England have urged officials to prevent scheming France deliberately slowing the tempo of Sunday’s Six Nations clash at Twickenham.
Eddie Jones has highlighted the difficulty of playing at pace against Les Bleus due to the variety of tricks they employ to reduce the game to a speed that suits their substandard conditioning.
It will be among the issues raised by Steve Borthwick when the forwards coach speaks with Nigel Owens at the customary eve-of-match referees’ meeting and England are confident the Welsh official will be alert to the threat.
“It’s up to Nigel Owens. Nigel’s an experienced referee who understands the ebb and flow of games. He’ll do the best to keep the game moving I think,” attack coach Scott Wisemantel said.
Former England prop Joe Marler has revealed the go-slow tactics used by France, which include: stopping to tie up shoe laces, resetting scrums, taking as long as possible to form line-outs and launching their gargantuan forwards into the breakdown in the pretence of competing for the ball.
Jones insists there are limitations to what England can do against the type of dark arts he claims are bad for the sport.
“It’s difficult – just look at ball-in-play time,” said Jones, who enjoyed the best result and performance of his three-year reign as head coach when Ireland were routed 32-20 last weekend.
“We have just had the Japanese coaches with us for the week – Jamie Joseph and Tony Brown – and they are aiming to have a ball-in-play time of close to 50 minutes. France average 30 minutes.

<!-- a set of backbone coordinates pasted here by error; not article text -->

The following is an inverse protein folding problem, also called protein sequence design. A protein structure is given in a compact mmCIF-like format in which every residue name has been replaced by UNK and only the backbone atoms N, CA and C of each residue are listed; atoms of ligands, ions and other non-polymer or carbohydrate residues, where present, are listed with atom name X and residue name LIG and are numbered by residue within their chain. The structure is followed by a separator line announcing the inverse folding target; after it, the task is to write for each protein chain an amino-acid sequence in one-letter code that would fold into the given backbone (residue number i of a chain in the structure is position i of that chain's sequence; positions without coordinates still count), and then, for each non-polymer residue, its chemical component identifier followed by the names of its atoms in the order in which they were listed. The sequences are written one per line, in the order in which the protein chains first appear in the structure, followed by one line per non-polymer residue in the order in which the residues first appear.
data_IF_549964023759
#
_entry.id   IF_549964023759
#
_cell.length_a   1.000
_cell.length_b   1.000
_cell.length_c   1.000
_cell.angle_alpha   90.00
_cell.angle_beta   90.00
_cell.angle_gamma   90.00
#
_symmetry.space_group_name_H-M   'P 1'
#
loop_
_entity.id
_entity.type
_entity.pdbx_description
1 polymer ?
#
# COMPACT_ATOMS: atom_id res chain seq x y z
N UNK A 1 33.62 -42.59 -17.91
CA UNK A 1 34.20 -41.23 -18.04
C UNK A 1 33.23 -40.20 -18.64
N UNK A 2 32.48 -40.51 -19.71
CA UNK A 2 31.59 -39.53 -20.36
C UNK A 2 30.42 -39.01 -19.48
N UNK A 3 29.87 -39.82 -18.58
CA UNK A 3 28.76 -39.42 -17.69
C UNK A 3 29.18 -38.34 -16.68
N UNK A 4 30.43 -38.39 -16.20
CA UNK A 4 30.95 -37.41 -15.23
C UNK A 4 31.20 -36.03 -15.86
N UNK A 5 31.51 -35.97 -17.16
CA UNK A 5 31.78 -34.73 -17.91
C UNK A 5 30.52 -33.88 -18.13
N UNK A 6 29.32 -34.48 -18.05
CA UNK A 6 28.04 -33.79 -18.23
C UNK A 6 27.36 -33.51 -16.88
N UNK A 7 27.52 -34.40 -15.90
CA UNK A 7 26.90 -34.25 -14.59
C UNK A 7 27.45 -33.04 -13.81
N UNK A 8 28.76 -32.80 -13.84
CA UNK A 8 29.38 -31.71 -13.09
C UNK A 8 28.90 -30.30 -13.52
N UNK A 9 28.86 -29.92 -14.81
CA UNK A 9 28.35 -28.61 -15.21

“They kick the ball out a lot and look for long stoppages before scrums. They are things we really can’t control, so it’s hard to get pace in the game against them.
“It is hard to get pace in the game now the way the game is being refereed because increasingly we are getting longer stoppages, which I don’t think is healthy for the game.
“There are a couple of ways we can get a bit of pace in the game on Sunday and we have investigated those. You know the referee we have got.”
Mako Vunipola, a star of the Aviva Stadium accomplishment, echoes Wisemantel’s confidence that Owens will punish France if necessary.
“For me as a front rower I would be happy if they slowed it down,” the Saracens loosehead prop said.
“But for us it’s about controlling what we can and making sure that we take care of our job. If it is ridiculous then I’m sure the right people will step in.
“Being focused for 80 minutes is the biggest thing because this team can score from anywhere in a split second.”
England are odds-on favourites to sweep aside France and Jones is convinced they can improve on a result in Dublin that sent shock waves across the game in World Cup year.
“I think we can get better. I always remember a press conference with Tiger Woods after he took 12 months to remodel his swing,” Jones said.
“The interviewer said to him, ‘can you be as good as you were?’ and he said, ‘the reason I have taken time off is to be better’. There’s no reason why we can’t keep on getting better, no reason at all.”
Warren Gatland claimed “it could be embarrassing” if Wales replicate their performance against Italy when they face England in a fortnight’s time.
Wales backed up a Six Nations victory over France by defeating the Azzurri 26-15 in Rome thanks to second-half tries by wing Josh Adams and centre Owen Watkin.
Wales equalled the longest unbeaten run in their 138-year Test match history, making it 11 successive victories and matching the sequence set between 1907 and 1910.
But it was a stop-start performance by a Wales team showing 10 changes from the one that triumphed in Paris eight days ago.
“There are lots of things we need to improve for England,” Wales head coach Gatland told ITV.
“We all need to improve in lots of areas to beat England. They are a pretty good side at the moment. If we play like that against England it could be embarrassing.”